11. A second example is in the area of accidents involving military nuclear assets, on which MOD is the lead Government Department. The MOD maintains a state of readiness to respond in the event of an accident involving defence nuclear assets and will coordinate the activities of the Central Government departments and devolved administrations. In the event of a defence nuclear accident in Scotland, MOD maintains the lead, but Scottish Ministers are responsible for the offsite consequence management aspects. It is a general principle that both administrations will work closely together on the speedy resolution of any incident. A good working relationship is maintained to ensure the effectiveness of emergency plans and procedures.
12. Effective cooperation has also been demonstrated in relation to the proposed Scottish Marine Bill. MOD had a constructive meeting with offi cials earlier this year to outline defence issues and concerns relating to the Bill. This resulted in an MOD Naval representative attending the meetings of the Task Force set up to bring forward proposals for the Bill. MOD is continuing to liaise with the relevant offi cials, and, as MOD is a consultee on the proposed Scottish Marine Bill, we will also be responding formally to the consultation which the Scottish Ministers launched in July.
13. Experience has shown that the majority of issues can be resolved through discussion and cooperation. However, this becomes much more challenging in areas where the devolved administration in Scotland has views or policies that are at odds with those of the Government. The most obvious example is in relation to the nuclear deterrent. On 14 June 2007, the Scottish Parliament passed a motion recognising that defence was reserved but opposing the Government’s decision to maintain the deterrent capability. Scottish Ministers subsequently set up a Scotland Without Nuclear Weapons Working Group that will report to them on their aspiration for a Scotland without nuclear weapons “within the context of their devolved responsibilities”. The Working Group has met twice – 9 April 2008 and 27 August 2008 – and has started work on the economic impact of removing nuclear weapons from HM Naval Base Clyde, exploring the implications of seeking observer status at the meetings of the Non Proliferation Treaty; and considering the licensing and regulatory regime for HMNB Clyde.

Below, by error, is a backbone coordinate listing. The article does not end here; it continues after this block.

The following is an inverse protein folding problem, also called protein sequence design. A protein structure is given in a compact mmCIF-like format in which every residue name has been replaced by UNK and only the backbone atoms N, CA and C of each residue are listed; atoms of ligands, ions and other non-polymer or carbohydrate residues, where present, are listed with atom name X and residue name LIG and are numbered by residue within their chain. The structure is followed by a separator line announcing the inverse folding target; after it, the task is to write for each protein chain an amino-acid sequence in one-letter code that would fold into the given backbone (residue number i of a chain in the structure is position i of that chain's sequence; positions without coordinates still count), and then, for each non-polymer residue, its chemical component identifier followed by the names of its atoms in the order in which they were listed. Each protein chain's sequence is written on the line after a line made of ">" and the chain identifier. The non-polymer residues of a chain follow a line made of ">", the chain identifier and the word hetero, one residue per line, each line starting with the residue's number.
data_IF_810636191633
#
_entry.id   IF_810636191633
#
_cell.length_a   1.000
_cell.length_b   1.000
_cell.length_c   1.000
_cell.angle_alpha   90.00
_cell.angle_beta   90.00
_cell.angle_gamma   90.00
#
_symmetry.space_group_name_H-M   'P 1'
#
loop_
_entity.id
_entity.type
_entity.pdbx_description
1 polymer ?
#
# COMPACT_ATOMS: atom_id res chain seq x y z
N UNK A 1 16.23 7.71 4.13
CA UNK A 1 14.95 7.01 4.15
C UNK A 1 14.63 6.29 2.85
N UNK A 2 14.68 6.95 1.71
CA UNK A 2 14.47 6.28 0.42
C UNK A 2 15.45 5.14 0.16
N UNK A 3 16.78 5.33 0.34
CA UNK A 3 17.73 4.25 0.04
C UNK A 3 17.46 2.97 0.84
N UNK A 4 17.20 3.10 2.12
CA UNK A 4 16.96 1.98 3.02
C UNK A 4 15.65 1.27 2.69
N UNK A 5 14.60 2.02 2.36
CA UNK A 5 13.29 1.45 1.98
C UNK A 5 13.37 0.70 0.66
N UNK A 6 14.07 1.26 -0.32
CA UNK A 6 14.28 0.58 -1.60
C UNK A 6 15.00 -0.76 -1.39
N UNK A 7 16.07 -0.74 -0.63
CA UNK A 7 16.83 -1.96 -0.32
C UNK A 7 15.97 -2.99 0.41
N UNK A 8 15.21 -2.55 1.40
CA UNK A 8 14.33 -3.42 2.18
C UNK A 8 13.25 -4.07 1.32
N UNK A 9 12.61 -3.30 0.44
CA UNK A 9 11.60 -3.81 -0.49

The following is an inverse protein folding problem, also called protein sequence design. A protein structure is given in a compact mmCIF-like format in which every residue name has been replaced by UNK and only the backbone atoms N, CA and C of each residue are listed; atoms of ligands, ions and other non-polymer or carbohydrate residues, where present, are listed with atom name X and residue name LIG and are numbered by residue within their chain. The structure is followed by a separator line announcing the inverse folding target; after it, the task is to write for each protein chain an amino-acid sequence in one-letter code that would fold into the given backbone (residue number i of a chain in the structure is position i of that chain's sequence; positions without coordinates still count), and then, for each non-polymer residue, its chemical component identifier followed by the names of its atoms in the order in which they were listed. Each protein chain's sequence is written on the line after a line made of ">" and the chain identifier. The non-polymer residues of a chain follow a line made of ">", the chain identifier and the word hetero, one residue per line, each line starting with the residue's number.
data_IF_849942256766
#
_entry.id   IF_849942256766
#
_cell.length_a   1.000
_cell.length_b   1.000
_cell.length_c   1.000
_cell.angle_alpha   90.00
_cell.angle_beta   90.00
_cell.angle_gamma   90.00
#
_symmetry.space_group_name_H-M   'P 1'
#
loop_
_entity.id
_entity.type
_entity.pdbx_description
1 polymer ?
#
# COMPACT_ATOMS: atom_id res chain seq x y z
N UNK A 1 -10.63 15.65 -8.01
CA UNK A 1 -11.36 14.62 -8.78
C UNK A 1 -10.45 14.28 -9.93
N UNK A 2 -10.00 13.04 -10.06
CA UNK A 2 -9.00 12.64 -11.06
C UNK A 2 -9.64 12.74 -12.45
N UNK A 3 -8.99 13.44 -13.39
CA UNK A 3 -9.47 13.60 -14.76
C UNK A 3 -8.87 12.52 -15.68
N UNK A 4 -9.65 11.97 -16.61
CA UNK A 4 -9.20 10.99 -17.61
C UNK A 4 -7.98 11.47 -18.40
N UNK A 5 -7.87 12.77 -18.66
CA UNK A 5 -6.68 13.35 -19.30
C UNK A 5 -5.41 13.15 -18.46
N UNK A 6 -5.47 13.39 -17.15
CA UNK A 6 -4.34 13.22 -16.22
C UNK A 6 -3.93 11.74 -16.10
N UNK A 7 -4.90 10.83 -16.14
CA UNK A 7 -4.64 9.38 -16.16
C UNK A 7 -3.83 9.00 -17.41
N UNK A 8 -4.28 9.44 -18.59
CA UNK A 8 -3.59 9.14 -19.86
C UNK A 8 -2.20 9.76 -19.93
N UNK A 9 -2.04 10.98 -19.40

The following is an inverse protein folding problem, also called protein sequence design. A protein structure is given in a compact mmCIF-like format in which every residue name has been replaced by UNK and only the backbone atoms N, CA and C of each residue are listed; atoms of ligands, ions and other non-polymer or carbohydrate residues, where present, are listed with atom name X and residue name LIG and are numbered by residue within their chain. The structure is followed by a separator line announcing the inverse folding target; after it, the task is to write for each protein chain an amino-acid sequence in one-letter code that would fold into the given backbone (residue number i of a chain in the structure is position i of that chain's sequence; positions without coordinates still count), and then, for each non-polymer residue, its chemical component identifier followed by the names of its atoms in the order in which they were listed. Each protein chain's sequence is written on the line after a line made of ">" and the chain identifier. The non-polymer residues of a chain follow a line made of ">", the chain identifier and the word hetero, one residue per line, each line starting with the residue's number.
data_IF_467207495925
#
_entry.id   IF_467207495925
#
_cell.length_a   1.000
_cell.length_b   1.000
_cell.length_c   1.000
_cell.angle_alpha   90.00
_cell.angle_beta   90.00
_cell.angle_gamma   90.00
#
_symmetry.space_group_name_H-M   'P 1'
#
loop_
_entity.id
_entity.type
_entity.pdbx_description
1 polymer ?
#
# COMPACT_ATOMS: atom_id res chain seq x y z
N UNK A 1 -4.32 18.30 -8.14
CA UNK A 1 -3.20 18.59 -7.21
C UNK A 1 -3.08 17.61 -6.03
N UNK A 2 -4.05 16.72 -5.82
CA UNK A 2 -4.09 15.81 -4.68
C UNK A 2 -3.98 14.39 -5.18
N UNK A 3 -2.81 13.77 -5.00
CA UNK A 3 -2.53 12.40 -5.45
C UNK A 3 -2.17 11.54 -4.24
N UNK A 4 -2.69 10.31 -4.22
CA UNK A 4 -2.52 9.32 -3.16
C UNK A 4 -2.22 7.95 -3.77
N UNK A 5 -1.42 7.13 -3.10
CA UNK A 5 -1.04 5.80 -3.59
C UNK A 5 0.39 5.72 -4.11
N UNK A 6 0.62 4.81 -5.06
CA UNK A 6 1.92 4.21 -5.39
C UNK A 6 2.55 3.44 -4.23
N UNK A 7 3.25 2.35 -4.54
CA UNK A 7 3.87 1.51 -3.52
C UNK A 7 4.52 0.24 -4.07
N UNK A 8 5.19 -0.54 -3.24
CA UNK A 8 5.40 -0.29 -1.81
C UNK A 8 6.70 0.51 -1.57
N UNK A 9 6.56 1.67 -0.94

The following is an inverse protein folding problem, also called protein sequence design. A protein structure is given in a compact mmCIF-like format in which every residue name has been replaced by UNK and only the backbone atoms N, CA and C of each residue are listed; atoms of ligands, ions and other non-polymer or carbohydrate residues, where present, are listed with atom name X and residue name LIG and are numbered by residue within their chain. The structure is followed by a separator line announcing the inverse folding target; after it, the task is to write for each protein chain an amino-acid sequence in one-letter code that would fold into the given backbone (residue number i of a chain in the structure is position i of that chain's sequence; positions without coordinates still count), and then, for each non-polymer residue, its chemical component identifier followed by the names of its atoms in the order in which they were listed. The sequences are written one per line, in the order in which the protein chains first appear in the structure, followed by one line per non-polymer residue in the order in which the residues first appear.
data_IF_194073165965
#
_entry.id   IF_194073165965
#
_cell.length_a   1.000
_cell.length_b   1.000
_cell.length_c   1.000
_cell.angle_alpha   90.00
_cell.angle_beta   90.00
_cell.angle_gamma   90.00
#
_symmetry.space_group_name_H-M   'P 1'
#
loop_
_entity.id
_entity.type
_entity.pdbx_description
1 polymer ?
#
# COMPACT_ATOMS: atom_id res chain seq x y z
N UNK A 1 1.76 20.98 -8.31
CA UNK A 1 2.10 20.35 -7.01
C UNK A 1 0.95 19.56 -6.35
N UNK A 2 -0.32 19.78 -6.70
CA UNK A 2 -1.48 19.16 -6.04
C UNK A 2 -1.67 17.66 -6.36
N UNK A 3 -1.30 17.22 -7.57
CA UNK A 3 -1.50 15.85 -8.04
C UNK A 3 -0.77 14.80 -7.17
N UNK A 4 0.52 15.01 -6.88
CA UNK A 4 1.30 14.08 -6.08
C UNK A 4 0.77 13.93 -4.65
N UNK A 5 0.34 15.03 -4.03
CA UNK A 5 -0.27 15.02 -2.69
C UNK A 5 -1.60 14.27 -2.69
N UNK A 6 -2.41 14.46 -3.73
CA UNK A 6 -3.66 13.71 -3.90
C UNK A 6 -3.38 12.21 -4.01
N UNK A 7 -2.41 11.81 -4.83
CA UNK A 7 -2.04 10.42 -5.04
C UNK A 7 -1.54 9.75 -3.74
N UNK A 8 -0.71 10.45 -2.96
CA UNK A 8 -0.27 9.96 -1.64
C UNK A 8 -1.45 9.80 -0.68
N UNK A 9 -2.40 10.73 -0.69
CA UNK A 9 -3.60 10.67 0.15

14. The Government is following these developments closely. The devolution mechanisms and the MOD Concordat assume that both devolved and reserved powers will be respected by both administrations. For MOD, the overriding priority is clearly to ensure that the defence of the nation is never put at risk.
15. The MOD regards the Commission’s work as extremely important, and will be happy to provide any further information which the Commission would fi nd helpful. In summary, the relationship between the Department and the devolved institutions is one that we take very seriously. It depends on close, constructive working relationships at all levels. To some extent it is a work in progress and needs continued attention, but generally speaking we believe it is working well. The issues at stake are too important for it not to do so.
Source: Commission on Scottish Devolution, www.commissiononscottishdevolution.org.uk